Matt Throckmorton's ("DocThrock") Team Rocket F1 EVO Kit Plane Construction Pages
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Team Rocket F1-EVO   Weight and Balance   Page       Last Modified: 
  
On This Page:  Weighing      Empty Weight CG    Extreme Forward CG     Extreme Aft CG    Weight & Balance Calculator


Weighing The Airframe

JohnAndBillWeighing.JPGThe weight and balance is an extremely important calculation with any aircraft. With my EVO, it's going to undoubtedly be done more than once. When the plane is finally airworthy, the plane still won't be finished because the paint and interior are going to be done by someone else at a different airport. And since the weight will undoubtedly change, you can expect to have to re-weigh and re-calculate the W&B when there is a significant change in weight.

I bought a pair of digital bathroom scaled from Walmart. They are Healthometer scales capable of 400 pounds. I need two scales for each main wheel and another for the tail. Some guys actually buy 5 of the same scales. I bought two and elected to weigh each wheel independantly. In order to do this technique, I used a hoist to lift each main wheel and change the two scales from wheel to wheel, and swap a pair of 2x4s with a 1/4 inch piece of plywood over them to duplicate the heigth of the scales (and common board).  

Since each main wheel is going to weigh about 600 pounds or more, I had to use two scales on each wheel. In order to get an accurate reading, I simply used a sheet of 1/4 inch aluminum plate that covered the measuring surface of each scale back to back, then dropped the wheel gently but quickly in the middle between them. It took some doing and the help of two other guys to get any kind of consistancy with the measurements. Thanks to John Watler and Bill Foraker on their help getting the plane loaded with all the parts and then going through the measurement motions. I think we ended up weighing each main 6 to 8 times. Then we ended up throwing out the high and the low, then averaging the final numbers. The numbers that were averaged were generally within about a 5 pound spread. Not bad for cheapo bathroom scales. We all climbed on them to test our weight, and even threw some known balasts on the scales to test them. We figured that the scales were within about 1 pound or less of being correct.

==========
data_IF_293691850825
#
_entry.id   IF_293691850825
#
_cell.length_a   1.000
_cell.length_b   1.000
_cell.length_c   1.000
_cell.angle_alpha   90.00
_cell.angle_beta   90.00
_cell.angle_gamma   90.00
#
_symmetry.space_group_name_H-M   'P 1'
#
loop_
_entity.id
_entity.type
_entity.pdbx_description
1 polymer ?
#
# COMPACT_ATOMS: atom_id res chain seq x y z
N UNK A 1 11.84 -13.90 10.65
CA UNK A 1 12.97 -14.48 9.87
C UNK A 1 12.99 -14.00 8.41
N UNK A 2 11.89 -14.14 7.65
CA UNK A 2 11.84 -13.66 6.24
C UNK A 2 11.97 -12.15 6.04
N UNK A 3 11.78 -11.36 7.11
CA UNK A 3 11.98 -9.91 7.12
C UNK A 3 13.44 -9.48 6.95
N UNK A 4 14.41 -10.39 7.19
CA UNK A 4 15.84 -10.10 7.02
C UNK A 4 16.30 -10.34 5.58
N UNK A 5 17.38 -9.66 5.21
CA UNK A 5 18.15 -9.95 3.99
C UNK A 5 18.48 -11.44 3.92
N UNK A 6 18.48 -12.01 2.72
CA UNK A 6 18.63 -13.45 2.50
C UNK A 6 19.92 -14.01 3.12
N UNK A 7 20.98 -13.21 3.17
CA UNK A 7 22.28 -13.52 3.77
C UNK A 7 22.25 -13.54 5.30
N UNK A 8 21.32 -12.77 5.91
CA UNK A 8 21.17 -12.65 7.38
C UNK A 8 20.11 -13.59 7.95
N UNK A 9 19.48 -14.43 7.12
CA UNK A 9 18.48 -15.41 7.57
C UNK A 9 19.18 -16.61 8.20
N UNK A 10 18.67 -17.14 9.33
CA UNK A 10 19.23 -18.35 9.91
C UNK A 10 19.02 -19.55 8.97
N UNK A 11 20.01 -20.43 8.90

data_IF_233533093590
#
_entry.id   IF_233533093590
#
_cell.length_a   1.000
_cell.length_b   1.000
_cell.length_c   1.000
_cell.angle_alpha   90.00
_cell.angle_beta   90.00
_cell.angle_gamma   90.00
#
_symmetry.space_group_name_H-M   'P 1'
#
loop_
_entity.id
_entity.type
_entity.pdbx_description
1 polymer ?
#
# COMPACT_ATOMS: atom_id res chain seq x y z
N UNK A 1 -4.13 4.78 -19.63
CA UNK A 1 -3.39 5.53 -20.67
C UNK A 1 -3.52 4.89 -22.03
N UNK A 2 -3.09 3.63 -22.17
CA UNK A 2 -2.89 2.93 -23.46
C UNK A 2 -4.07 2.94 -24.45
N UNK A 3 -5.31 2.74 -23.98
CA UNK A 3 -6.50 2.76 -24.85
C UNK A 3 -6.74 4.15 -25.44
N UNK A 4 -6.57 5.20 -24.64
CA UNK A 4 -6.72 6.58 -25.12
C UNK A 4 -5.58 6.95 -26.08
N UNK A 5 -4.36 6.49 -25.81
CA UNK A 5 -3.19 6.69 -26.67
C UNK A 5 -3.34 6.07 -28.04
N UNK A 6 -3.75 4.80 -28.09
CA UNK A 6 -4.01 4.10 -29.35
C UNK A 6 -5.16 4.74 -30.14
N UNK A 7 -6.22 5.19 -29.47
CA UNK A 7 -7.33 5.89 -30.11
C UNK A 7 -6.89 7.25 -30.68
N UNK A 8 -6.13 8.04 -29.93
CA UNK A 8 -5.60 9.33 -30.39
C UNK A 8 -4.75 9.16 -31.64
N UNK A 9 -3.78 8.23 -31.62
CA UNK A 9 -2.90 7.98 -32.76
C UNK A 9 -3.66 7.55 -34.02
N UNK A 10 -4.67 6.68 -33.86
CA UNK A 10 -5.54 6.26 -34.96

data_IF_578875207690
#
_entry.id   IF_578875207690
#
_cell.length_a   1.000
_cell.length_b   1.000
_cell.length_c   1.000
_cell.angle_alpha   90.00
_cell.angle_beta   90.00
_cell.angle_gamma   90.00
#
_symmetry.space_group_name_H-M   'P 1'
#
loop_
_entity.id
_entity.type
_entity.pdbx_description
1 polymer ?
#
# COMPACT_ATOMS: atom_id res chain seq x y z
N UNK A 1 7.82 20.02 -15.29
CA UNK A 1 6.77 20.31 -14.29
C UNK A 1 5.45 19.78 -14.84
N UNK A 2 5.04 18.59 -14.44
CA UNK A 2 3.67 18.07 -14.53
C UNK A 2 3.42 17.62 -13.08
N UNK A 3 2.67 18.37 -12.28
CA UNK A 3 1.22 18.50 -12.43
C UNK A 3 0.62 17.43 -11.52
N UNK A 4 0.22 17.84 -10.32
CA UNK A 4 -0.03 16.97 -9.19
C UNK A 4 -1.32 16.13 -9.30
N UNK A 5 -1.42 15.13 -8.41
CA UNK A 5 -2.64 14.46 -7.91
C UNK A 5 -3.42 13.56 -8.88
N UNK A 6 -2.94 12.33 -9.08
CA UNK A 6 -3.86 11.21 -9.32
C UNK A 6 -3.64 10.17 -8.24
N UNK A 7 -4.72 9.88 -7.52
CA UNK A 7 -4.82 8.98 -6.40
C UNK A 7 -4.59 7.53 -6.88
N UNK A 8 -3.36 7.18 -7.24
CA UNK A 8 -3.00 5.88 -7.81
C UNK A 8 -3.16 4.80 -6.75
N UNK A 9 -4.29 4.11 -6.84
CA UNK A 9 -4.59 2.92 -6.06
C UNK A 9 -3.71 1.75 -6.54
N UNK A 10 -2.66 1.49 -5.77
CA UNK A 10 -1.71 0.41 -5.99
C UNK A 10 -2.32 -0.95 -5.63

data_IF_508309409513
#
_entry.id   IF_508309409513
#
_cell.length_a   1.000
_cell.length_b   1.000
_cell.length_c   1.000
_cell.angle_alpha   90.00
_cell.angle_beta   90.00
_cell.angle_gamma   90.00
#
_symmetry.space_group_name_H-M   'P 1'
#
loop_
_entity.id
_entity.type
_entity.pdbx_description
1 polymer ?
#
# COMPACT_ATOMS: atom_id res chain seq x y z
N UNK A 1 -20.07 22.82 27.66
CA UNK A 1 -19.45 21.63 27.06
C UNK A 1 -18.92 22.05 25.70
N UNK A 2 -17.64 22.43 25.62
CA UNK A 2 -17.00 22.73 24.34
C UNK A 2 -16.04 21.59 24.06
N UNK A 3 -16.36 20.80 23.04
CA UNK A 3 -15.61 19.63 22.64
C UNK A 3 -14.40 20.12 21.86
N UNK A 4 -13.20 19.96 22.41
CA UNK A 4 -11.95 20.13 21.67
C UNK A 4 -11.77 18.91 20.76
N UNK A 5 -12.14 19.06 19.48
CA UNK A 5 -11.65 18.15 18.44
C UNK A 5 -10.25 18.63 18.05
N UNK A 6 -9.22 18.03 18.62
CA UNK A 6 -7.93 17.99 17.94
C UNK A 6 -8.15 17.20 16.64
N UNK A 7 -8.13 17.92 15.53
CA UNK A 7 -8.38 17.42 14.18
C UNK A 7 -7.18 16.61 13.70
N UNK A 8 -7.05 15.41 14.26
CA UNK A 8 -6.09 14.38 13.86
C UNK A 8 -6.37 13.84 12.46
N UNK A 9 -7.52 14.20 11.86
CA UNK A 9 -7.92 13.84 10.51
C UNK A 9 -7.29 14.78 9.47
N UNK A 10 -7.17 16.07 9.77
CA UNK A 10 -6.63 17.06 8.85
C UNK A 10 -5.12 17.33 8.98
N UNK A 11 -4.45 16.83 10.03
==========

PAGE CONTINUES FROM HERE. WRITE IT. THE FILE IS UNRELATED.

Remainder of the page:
MattLeveling.JPGWeighing the tailwheel was easy enough. Just drop the tailwheel onto the elevated scale and check the number. Since the tailwheel doesn't wobble around so much as the mains (with the wings hanging way out in the breeze), when it drops down, the numbers come up dead nuts on the same 4 or more times in a row. That was the easy one.

The plane has to be in level flying attitude to check the weights. That means getting out the digital level and checking the top rivet line on the turtle deck and across the canopy rails at the back.

It was a little scarey dropping the mains onto the scales each time to get a new measurement because the whole plane would shake and wobble. With bathroom scales you have to turn them on so that they zero, then quickly add the weight and then wait for the calculations to stablize and read the weight. Then they shut off and you have to do it again. So the bathroom scale idea is tougher than using real aircraft weighing scales. But then again, the bathroom scales are about 4 thousand dollars cheaper than real aviation scales.






Reading two scales before they shut off. A bit of ballet mixed with Three Stooges!  Have to drop the hydraulic hoist gently, make sure the tailwheel stays on the leveling aparatus (blocks and buckets), and read both scales before the thing shuts off. Did each wheel about 10 times to get a good average. After a while, we were getting values within 5 pounds. Not bad considering the wings and tail would wobble when the plane was dropped onto the big plate between the scales.